Methicillin-resistant Staphylococcus aureus (MRSA) is a type of bacteria resistant to many forms of antibiotics. Many people carry it in their nose or on their skin. Most infections affect the skin, but MRSA can also infect other organs. Without treatment, infections can be life threatening, causing severe complications like sepsis or endocarditis. Because of its resistance to typical antibiotics, it can be difficult to get rid of. Preventing MRSA infections is the easiest way to protect your patients and their families.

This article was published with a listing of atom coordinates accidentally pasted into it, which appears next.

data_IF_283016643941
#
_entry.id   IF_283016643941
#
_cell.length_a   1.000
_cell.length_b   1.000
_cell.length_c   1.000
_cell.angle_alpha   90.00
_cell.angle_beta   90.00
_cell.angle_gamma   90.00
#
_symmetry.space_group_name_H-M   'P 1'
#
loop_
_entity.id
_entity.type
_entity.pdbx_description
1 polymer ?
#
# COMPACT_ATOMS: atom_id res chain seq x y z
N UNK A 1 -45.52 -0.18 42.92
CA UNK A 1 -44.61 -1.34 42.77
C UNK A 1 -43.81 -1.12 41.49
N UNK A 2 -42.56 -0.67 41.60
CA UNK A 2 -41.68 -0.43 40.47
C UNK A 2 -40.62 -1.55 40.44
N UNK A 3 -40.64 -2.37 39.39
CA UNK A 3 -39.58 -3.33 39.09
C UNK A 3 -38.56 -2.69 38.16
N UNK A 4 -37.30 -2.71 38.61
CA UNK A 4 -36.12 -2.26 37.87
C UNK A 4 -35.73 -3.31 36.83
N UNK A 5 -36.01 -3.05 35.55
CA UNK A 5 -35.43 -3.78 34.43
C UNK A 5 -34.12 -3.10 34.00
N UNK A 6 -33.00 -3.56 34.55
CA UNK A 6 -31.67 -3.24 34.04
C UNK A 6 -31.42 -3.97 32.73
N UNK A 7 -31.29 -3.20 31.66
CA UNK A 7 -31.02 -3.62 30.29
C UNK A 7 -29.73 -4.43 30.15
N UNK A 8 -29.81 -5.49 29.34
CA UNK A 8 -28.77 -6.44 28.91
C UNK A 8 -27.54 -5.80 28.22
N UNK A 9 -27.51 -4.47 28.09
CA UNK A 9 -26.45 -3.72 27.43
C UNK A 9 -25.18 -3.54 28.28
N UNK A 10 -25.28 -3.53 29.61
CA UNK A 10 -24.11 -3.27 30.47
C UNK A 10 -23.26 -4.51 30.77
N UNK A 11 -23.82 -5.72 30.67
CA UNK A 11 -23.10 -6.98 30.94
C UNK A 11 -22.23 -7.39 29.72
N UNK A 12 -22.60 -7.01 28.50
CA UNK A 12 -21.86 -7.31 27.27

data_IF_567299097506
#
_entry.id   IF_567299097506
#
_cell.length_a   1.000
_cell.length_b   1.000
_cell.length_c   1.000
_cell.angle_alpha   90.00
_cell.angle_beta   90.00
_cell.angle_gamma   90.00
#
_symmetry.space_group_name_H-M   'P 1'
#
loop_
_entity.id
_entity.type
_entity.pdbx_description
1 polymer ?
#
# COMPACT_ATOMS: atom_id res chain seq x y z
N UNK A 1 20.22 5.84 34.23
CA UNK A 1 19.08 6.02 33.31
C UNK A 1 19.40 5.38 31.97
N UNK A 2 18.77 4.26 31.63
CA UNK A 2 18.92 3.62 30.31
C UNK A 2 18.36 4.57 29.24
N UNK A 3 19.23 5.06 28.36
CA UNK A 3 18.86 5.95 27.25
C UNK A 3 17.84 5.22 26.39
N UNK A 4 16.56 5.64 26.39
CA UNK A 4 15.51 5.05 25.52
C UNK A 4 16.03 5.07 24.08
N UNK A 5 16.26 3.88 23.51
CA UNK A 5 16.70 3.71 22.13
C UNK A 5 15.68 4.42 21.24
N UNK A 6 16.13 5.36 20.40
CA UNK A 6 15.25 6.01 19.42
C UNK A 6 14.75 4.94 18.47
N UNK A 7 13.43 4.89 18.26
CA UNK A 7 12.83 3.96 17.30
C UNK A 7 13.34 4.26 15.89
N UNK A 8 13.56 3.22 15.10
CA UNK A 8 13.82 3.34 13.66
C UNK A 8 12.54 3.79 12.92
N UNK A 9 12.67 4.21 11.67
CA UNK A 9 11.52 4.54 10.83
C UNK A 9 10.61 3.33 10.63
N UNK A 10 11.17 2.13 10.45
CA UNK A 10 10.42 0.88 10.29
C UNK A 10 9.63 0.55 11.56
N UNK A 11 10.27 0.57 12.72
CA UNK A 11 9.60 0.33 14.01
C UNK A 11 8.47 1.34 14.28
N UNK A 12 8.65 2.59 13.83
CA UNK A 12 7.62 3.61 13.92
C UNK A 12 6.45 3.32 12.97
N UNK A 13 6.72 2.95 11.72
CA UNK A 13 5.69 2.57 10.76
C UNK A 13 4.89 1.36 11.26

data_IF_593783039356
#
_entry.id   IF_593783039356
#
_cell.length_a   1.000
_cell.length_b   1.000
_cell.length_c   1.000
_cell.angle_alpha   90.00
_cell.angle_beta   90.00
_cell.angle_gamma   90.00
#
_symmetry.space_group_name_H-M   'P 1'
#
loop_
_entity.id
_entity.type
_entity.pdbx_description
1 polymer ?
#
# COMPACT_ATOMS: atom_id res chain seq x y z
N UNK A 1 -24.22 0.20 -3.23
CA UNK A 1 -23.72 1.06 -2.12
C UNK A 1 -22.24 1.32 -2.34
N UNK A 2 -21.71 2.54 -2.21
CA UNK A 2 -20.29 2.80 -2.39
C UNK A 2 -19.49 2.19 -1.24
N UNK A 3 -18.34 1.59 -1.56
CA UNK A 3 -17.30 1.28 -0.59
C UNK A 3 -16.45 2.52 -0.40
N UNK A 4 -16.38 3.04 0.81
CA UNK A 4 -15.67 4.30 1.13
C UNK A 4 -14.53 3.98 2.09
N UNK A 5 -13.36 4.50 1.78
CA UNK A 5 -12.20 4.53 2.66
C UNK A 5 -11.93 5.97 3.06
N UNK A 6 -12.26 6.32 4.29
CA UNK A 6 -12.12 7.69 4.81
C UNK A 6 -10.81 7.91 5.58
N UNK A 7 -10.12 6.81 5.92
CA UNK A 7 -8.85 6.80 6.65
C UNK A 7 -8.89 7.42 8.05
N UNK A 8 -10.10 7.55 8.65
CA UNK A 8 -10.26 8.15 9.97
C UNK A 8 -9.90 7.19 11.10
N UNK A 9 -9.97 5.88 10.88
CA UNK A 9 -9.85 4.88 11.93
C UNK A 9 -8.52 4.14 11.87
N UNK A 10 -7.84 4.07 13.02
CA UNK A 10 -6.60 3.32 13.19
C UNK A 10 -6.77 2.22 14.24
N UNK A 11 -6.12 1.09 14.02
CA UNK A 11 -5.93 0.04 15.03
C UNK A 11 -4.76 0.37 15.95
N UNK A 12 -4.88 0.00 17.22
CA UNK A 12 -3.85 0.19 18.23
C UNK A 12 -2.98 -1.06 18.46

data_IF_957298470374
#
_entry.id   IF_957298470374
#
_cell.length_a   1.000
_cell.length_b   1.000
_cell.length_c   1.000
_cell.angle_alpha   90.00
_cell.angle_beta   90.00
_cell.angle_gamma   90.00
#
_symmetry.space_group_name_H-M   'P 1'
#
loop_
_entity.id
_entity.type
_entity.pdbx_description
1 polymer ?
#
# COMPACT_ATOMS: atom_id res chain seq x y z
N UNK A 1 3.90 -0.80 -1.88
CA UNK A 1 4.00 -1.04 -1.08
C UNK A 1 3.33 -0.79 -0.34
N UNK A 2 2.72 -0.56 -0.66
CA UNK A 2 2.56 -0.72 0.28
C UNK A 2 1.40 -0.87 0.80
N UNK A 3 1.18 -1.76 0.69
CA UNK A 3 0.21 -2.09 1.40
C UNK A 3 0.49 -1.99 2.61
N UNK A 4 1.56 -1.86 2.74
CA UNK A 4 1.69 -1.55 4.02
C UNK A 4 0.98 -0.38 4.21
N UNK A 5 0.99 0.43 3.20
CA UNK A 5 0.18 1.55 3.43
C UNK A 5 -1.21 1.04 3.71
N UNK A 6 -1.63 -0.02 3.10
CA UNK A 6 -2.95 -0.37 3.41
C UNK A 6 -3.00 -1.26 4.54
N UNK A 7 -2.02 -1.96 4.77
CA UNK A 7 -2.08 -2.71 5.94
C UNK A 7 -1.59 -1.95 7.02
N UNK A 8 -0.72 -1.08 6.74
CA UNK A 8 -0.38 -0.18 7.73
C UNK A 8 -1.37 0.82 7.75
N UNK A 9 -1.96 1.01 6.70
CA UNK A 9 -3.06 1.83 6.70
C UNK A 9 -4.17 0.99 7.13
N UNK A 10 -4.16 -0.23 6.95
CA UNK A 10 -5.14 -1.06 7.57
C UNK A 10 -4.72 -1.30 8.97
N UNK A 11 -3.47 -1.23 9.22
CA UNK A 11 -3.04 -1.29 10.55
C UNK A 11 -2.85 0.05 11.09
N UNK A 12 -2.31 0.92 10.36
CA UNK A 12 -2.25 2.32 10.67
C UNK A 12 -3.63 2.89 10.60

- Living with MRSA booklet for patients—English, Spanish
- Protect Yourself Against MRSA
- Moving to a hospital or skilled nursing facility: What to expect when you have MRSA
- Clinical Practice Guidelines by the Infectious Diseases Society of America for the Treatment of Methicillin-Resistant Staphylococcus aureus Infections in Adults and Children
- Guidelines for Evaluation and Management of Community-Associated Methicillin-Resistant Staphylococcus aureus Skin and Soft Tissue Infections in Outpatient Settings
- MRSA Resources for Schools